The payments from Alphabet Inc’s Google to Apple Inc as the default search engine in Apple’s Safari web browser are a “major barrier to access and expansion” for Google’s rivals in the search engine market, the UK market regulator said in a report released Wednesday.
Apple received the “substantial majority” of the £ 1.2 billion ($ 1.5 billion) Google paid to become the default search engine on various devices in the UK in 2019, according to the report. The British Competition and Markets Authority said in its final report on online platforms and digital advertising that the agreements between Apple and Google “constitute a significant barrier to access and expansion” for Google’s rivals in the search engine market. Those rivals include Bing from Microsoft Corp, Yahoo from Verizon Communications Inc and the independent search engine DuckDuckGo, all of which also make payments to Apple in exchange for search engine options on their devices, the report said.
“Given the impact of pre-installs and defaults on mobile devices and Apple’s significant market share, we believe that Apple’s existing agreements with Google are a significant barrier to entry and expansion for rivals that affect search engine competition on mobile phones.” , the regulators wrote in the report. Apple and Google did not immediately return requests for comments.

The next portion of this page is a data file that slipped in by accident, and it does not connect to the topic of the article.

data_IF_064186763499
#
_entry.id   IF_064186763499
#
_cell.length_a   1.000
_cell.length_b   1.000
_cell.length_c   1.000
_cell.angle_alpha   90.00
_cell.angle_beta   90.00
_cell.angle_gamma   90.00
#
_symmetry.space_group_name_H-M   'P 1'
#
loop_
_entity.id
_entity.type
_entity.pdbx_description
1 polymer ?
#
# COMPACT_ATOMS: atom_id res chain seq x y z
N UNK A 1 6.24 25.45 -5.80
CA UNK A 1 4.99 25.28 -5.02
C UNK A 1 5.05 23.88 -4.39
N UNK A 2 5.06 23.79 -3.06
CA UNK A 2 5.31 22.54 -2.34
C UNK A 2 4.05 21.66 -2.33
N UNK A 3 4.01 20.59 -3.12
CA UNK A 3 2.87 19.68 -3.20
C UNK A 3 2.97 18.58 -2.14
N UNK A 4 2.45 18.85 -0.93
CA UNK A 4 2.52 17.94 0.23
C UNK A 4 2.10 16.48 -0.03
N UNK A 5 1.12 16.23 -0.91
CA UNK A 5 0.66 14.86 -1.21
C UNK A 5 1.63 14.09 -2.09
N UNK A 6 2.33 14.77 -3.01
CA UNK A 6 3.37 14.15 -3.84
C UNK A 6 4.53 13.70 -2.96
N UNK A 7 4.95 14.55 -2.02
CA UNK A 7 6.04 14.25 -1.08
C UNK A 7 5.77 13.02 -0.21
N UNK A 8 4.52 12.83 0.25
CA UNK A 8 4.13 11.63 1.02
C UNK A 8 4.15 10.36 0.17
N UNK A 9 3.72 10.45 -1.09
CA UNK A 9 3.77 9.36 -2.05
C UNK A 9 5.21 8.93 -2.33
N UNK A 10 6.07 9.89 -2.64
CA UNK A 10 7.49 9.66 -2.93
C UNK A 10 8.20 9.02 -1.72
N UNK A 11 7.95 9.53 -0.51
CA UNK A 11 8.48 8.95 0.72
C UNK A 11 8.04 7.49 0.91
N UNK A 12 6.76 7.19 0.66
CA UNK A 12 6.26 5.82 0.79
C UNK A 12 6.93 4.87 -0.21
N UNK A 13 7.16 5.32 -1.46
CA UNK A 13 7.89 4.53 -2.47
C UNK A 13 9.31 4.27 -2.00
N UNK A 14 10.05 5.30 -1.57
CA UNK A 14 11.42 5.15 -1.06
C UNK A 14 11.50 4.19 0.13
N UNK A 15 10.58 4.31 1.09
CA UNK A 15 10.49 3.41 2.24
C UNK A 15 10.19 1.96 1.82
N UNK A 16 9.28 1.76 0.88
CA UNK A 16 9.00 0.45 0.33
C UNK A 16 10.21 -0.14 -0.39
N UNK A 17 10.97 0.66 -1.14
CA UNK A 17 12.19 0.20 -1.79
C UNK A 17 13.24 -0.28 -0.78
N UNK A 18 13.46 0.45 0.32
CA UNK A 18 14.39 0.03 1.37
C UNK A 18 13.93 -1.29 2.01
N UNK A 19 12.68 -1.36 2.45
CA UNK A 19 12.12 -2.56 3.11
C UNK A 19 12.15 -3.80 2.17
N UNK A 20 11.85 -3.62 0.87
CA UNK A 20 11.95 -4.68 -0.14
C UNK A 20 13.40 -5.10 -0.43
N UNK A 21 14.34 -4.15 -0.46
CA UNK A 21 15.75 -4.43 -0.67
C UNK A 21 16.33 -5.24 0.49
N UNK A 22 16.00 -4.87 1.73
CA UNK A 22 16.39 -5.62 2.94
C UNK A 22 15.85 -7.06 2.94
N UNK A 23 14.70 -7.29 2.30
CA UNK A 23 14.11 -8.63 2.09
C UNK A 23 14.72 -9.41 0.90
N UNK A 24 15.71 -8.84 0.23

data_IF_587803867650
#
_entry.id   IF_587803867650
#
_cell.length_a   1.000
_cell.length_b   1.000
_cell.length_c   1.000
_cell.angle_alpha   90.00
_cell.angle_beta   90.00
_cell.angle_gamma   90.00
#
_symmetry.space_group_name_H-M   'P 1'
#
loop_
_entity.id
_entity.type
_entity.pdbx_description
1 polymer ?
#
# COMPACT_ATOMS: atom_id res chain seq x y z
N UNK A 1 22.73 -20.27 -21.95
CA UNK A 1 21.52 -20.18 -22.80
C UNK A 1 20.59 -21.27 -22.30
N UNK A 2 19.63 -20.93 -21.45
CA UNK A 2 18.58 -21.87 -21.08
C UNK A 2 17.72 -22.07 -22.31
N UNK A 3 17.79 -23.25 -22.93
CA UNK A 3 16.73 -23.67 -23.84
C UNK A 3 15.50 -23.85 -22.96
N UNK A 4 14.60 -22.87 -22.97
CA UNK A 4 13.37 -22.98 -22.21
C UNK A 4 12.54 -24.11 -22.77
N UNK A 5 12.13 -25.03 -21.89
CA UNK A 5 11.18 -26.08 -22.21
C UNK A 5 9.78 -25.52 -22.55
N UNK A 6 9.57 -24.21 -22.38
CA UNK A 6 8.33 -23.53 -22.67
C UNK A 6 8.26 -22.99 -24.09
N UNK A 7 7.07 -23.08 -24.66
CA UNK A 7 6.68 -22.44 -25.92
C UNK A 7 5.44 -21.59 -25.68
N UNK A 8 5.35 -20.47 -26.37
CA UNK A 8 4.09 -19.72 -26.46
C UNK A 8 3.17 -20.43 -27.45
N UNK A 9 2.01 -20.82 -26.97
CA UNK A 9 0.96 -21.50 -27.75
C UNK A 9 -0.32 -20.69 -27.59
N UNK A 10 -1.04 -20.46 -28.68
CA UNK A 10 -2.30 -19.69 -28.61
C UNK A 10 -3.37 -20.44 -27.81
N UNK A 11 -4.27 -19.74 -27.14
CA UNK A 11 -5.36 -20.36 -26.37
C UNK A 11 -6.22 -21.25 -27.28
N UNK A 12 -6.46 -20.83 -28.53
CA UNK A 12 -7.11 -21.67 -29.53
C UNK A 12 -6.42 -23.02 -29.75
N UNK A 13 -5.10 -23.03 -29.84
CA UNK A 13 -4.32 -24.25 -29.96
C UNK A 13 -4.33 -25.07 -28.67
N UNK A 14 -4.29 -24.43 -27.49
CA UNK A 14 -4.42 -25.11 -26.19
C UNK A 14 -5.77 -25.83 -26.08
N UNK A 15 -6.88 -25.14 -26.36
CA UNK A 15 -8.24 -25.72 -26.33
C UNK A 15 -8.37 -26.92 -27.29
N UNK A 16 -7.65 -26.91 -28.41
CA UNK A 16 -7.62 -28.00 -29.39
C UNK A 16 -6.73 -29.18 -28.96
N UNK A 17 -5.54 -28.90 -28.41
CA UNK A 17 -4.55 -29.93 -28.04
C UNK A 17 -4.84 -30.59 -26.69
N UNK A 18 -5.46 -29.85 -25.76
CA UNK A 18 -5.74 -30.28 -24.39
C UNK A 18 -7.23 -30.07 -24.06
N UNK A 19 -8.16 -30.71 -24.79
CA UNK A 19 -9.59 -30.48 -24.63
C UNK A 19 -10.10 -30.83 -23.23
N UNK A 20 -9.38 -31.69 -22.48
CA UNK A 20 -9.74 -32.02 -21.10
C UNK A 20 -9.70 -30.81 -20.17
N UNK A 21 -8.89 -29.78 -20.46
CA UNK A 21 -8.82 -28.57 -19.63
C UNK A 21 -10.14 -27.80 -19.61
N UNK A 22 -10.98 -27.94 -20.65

Earlier this year, Bernstein analyst Toni Sacconaghi estimated that Apple generates approximately $ 9 billion annually from licensing deals worldwide, revenues with a gross margin of over 90% and approximately 80% of the total from Google. Apple reports revenues in its service segment, which investors are looking for growth as consumers slow down the pace of iPhone upgrades. In the report, UK regulators said enforcement agencies should be given a range of options to address the agreement between Apple and Google, including requiring ‘choice screens’ where users decide which search engine should be the default when setting up the device or limiting Apple’s ability to monetize default positions.
Apple told regulators that restrictions on monetization would be “very costly,” the report said. (1 pound = $ 1.25 dollar)